Your staff must be information as to your organizations policies, process and how to communicate consumers their rights, risk and offering alternative choices. The language of caring equips your staff at how to communicate these concerns to your consumers in order to meet their needs. Uniquely in Healthcare settings, consumers at nutritional risk are also at risk for weight loss, these individuals should be referred to your dietitian. Staff members should also be aware of (i)(3) policy regarding use and storage of foods brought to residents by family and other visitors to ensure safe and sanitary storage, handling, and consumption…

The Cost of Not Educating Consumers
Consumers today demand that the food they eat be safe and free from harmful contaminants that cause illness, however, they also request more choices of foods they have access when at home or in the community. This require more and more food service operations take appropriate actions to ensure a safe food supply. Consumers have also demon¬strated that they will hold all these “food suppliers”—in¬deed, all segments of the food supply chain—accountable for foodborne illnesses.

Food Code 2013, FSMA- Updating Interpretive Guidance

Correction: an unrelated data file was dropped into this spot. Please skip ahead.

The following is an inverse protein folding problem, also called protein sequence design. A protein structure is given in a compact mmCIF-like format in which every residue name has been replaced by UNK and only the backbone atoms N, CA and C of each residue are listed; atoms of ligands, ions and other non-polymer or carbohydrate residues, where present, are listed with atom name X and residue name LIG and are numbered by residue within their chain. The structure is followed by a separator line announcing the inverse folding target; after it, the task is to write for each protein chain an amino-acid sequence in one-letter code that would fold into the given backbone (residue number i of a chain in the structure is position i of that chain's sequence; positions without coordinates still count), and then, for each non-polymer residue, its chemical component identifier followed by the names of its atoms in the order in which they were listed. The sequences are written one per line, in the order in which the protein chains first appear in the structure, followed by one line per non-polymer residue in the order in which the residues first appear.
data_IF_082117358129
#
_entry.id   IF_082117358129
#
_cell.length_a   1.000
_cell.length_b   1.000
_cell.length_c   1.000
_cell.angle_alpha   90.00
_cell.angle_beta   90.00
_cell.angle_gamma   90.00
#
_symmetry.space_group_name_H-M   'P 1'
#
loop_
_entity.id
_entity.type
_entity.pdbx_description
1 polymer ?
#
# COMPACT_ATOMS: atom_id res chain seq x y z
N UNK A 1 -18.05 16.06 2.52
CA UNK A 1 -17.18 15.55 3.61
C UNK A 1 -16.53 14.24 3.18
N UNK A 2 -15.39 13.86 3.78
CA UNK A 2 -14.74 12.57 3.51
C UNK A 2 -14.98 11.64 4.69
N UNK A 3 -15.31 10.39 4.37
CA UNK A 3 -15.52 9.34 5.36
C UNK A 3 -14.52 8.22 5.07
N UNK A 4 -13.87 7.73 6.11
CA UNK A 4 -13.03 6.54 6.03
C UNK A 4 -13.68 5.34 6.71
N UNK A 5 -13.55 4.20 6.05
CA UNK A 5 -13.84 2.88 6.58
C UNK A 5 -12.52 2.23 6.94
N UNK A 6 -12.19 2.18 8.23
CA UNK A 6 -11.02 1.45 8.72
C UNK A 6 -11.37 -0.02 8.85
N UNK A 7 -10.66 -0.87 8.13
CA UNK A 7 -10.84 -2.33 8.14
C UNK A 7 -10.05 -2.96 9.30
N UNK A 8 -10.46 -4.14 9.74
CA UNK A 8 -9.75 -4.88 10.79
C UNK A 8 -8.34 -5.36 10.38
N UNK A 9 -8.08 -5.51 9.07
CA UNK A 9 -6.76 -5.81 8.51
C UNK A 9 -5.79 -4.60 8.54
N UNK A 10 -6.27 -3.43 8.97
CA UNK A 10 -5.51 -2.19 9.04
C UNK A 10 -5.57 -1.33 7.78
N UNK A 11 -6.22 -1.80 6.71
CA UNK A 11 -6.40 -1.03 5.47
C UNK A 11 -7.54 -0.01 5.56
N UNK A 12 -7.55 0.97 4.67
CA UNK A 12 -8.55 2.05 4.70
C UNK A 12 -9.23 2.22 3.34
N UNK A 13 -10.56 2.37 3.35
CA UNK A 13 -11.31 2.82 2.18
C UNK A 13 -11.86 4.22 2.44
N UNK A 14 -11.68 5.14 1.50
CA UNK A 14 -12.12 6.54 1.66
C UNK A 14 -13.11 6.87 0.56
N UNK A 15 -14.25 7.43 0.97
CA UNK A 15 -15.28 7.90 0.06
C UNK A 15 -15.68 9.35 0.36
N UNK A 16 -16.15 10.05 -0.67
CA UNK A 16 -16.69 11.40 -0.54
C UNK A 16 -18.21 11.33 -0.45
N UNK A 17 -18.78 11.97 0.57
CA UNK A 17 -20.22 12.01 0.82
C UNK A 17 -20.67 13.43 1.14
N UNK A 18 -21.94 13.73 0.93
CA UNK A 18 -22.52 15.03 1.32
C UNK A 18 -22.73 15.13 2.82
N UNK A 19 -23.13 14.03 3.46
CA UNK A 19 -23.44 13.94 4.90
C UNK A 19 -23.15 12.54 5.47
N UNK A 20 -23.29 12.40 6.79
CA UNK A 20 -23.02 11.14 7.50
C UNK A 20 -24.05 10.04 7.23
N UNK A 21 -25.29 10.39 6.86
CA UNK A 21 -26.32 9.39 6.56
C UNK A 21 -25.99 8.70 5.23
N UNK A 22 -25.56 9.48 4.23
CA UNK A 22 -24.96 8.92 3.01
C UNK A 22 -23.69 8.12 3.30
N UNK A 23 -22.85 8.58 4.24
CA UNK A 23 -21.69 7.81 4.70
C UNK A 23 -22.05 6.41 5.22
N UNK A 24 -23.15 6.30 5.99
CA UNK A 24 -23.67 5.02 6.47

Down-loadable Training, Education PDF's, Tools; Policy & Procedure Statements

Areas Covered in the Session :
The goal of this Webinar is to share tools, tips and resources to promote a cohesive food service, safety plan.
  1. Incorporating of Food Code in food management process, & consumer choice.
    • Identify that consumers have choice, include options that incorporate in menu options.
    • Identification of hazards and Critical Control Points (CCPs) in food operations
    • Deploying A Culture of Food Safety around food service staff, allied staff and volunteers deploying safe food options.
  2. Developing policy, process and procedures to meet consumer choice
    • What are the criteria your food service staff, allied staff and volunteers must follow for alternative actions, choices?
    • When/what are the criteria that determine when safety trumps choice?
    • Why should your organization these steps/actions in your action plan?
    • Who/how does the organization reach; 90% of food service choice consumers.
  3. Knowledge of local, state and federal guidelines, codes
    • Understanding FDA guidelines
    • Considerations you must make in planning; where/location, and preparing/training your Staff, Volunteers.
    • What are other basic Codes, Regulations you must consider.
  4. Clear Messaging / Communication / Training for Events
    • Communicate to Administration, mangers, all employees, members of your community the values, reason why the organization exists.
    • Roles others to play in this messaging and expressing the organizations values.
    • Partnering to Reduce the Risk!
    • Importance of Your Teams & Partners Buy-In, to Reduce & Understanding Risk